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White v. Saul

United States District Court, M.D. Florida, Tampa Division

September 30, 2019

ROBERT WHITE, Plaintiff,
v.
ANDREW M. SAUL, Commissioner of the Social Security Administration, [1] Defendant.

          ORDER

          SEAN P. FLYNN UNITED STATES MAGISTRATE JUDGE.

         Plaintiff seeks judicial review of the denial of his claim for Supplemental Security Income (“SSI”). As the Administrative Law Judge's (“ALJ”) decision was based on substantial evidence and employed proper legal standards, the Commissioner's decision is affirmed.

         I. Procedural Background

         Plaintiff filed an application for SSI (Tr. 283-91). The Commissioner denied Plaintiff's claims both initially and upon reconsideration (Tr. 123-53). Plaintiff then requested an administrative hearing (Tr. 169-71). Per Plaintiff's request, the ALJ held a hearing at which Plaintiff appeared and testified (Tr. 62-78). Plaintiff also appeared and testified at a supplemental hearing (Tr. 53-61). Following the hearings, the ALJ issued an unfavorable decision finding Plaintiff not disabled and accordingly denied Plaintiff's claims for benefits (Tr. 33-45). Subsequently, Plaintiff requested review from the Appeals Council, which the Appeals Council denied (Tr. 1-7). Plaintiff then timely filed a complaint with this Court (Doc. 1). The case is now ripe for review under 42 U.S.C. §§ 405(g), 1383(c)(3).

         II. Factual Background and the ALJ's Decision

         Plaintiff, who was born in 1980, claimed disability beginning July 1, 2009 (Tr. 283). Plaintiff obtained some high school education (Tr. 65). Plaintiff's past relevant work experience included work as a fast food worker and pizza delivery driver (Tr. 44). Plaintiff alleged disability due to fibromyalgia, bipolar disorder, high blood pressure, celiac disease, plaque psoriasis, arthritis, bulging disk, and neuroma (Tr. 354).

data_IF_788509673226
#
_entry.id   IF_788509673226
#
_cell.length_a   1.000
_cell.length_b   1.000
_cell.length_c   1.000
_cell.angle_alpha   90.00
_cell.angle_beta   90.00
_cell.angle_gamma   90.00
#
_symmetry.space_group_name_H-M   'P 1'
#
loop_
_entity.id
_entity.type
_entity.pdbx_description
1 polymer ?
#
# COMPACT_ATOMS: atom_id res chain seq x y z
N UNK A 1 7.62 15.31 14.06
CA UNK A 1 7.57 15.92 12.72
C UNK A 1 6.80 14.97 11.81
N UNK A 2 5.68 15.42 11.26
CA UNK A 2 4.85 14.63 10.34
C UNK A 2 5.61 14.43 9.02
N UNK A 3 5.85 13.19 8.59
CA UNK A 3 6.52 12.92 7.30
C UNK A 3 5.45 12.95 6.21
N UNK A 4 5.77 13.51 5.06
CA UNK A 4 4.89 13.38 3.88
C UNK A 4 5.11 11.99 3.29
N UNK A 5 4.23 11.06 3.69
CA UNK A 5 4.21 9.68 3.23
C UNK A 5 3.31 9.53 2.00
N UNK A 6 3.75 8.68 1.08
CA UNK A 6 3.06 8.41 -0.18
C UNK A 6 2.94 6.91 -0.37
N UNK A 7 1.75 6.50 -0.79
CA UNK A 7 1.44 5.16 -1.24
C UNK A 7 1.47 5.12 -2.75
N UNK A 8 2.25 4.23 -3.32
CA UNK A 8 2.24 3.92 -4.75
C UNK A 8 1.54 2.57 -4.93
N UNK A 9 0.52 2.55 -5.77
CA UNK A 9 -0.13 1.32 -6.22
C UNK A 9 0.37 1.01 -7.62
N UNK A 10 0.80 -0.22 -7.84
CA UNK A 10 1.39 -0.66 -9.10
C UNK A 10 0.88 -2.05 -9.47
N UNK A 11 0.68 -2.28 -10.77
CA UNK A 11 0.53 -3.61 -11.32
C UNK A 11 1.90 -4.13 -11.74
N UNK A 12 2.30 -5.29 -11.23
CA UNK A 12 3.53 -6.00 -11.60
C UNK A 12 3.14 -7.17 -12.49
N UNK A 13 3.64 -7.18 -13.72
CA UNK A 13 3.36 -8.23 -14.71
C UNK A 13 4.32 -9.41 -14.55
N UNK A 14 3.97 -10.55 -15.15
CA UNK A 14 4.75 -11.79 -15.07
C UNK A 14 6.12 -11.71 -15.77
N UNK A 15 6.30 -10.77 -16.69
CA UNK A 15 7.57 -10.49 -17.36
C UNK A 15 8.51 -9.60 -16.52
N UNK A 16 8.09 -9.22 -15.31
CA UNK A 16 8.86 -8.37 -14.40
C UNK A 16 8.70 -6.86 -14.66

In rendering the administrative decision, the ALJ concluded that Plaintiff had not engaged in substantial gainful activity since May 30, 2014, the application date (Tr. 35). After conducting the hearings and reviewing the evidence of record, the ALJ determined Plaintiff had the following severe impairments: chronic pain syndrome; joint pain; spondylosis; cervicalgia; Crohn's disease; hypertension; irritable bowel syndrome (“IBS”); fibromyalgia; degenerative disc disease; asthma; scoliosis; unspecified bipolar and related disorder; generalized anxiety disorder; and antisocial personality disorder (Tr. 35). Notwithstanding the noted impairments, the ALJ determined Plaintiff did not have an impairment or combination of impairments that met or medically equaled one of the listed impairments in 20 C.F.R. Part 404, Subpart P, Appendix 1 (Tr. 35). The ALJ then concluded that Plaintiff retained a residual functional capacity (“RFC”) to perform medium work with the following limitations: can lift and/or carry 50 pounds occasionally and 25 pounds frequently; can stand and/or walk for six hours in an eight-hour workday and sit for six hours in an eight-hour workday; can frequently push and/or pull with the upper extremities, climb ramps and stairs, balance, stoop, kneel, crouch, crawl, reach waist to chest with both arms, reach above shoulder level with both arms, handle with both hands, finger with both hands, and feel with both hands; can occasionally climb ladders and scaffolds and work around high, exposed places; can frequently work around extreme cold, extreme heat, wetness, humidity, vibration, pulmonary irritants, and moving mechanical parts; able to perform simple, routine, repetitive tasks and is able to understand, remember, and carry out simple instructions; is limited to work that requires occasional interaction with the public and supervisors, as well as occasional interaction with coworkers, defined to mean coworkers are on the premises, but not in the individual's work space on more than an occasional basis; and is unable to meet fast-paced, high production demands (Tr. 37-38). In formulating Plaintiff's RFC, the ALJ considered Plaintiff's subjective complaints and determined that, although the evidence established the presence of underlying impairments that reasonably could be expected to produce the symptoms alleged, Plaintiff's statements as to the intensity, persistence, and limiting effects of his symptoms were not entirely consistent with the medical evidence and other evidence (Tr. 39).